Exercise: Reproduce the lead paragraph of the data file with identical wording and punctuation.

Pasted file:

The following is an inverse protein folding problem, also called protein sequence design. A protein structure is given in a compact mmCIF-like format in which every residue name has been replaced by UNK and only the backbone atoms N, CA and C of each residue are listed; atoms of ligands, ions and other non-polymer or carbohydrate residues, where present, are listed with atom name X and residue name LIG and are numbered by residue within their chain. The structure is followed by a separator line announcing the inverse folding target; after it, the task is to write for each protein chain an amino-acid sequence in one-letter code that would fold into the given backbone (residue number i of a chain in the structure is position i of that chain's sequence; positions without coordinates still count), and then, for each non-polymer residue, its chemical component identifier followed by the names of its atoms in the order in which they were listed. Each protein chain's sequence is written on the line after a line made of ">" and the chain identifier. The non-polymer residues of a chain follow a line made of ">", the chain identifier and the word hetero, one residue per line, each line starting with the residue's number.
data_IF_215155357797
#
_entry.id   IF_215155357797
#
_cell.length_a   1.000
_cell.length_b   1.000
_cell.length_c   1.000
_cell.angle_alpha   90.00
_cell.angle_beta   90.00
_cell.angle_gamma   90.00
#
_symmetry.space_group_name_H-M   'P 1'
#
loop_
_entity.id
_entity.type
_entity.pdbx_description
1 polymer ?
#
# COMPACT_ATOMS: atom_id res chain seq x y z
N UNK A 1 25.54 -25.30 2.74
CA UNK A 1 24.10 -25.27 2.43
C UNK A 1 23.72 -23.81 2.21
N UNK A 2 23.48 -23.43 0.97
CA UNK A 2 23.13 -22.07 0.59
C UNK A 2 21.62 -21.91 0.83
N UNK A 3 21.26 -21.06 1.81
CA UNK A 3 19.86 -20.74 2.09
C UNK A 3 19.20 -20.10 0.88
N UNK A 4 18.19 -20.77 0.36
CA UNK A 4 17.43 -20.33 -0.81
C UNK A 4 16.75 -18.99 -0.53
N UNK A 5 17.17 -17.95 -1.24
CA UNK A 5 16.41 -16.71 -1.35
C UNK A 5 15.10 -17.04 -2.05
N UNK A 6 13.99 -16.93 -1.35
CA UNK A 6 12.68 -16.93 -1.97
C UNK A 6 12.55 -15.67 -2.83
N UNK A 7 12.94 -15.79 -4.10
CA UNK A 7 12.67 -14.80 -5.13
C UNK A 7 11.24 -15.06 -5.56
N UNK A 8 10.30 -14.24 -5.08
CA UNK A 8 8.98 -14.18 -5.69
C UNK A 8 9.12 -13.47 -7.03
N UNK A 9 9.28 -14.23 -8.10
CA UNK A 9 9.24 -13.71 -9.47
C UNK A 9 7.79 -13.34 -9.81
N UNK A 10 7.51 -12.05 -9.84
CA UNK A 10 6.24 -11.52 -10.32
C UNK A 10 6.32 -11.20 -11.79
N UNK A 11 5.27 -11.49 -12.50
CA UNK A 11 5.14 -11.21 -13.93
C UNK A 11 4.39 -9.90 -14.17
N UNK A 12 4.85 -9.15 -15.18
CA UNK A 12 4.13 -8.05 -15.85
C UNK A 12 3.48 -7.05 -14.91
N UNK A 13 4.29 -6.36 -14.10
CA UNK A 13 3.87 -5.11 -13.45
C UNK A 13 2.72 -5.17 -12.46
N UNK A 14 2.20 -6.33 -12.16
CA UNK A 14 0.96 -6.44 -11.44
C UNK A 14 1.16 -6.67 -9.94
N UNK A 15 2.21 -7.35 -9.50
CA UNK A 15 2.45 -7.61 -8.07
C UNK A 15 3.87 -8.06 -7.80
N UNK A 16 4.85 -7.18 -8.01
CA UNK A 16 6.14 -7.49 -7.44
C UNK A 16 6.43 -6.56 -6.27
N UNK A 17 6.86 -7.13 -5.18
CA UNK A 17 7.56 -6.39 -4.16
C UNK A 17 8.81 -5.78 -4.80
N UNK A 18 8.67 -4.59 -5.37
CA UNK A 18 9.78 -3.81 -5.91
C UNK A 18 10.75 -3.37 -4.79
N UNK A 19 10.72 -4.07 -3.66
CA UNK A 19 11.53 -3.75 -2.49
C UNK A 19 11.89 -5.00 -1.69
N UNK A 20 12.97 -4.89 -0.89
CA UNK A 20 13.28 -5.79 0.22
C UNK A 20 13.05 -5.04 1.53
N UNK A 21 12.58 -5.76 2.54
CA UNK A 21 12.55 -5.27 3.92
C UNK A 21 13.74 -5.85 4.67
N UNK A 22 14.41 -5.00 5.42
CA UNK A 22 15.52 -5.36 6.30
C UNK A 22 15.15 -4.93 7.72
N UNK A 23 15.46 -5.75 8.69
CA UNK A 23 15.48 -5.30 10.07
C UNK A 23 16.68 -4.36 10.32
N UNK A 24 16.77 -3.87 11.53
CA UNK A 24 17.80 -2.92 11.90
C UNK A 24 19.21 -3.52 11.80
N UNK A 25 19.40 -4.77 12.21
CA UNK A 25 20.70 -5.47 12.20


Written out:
The following is an inverse protein folding problem, also called protein sequence design. A protein structure is given in a compact mmCIF-like format in which every residue name has been replaced by UNK and only the backbone atoms N, CA and C of each residue are listed; atoms of ligands, ions and other non-polymer or carbohydrate residues, where present, are listed with atom name X and residue name LIG and are numbered by residue within their chain. The structure is followed by a separator line announcing the inverse folding target; after it, the task is to write for each protein chain an amino-acid sequence in one-letter code that would fold into the given backbone (residue number i of a chain in the structure is position i of that chain's sequence; positions without coordinates still count), and then, for each non-polymer residue, its chemical component identifier followed by the names of its atoms in the order in which they were listed. Each protein chain's sequence is written on the line after a line made of ">" and the chain identifier. The non-polymer residues of a chain follow a line made of ">", the chain identifier and the word hetero, one residue per line, each line starting with the residue's number.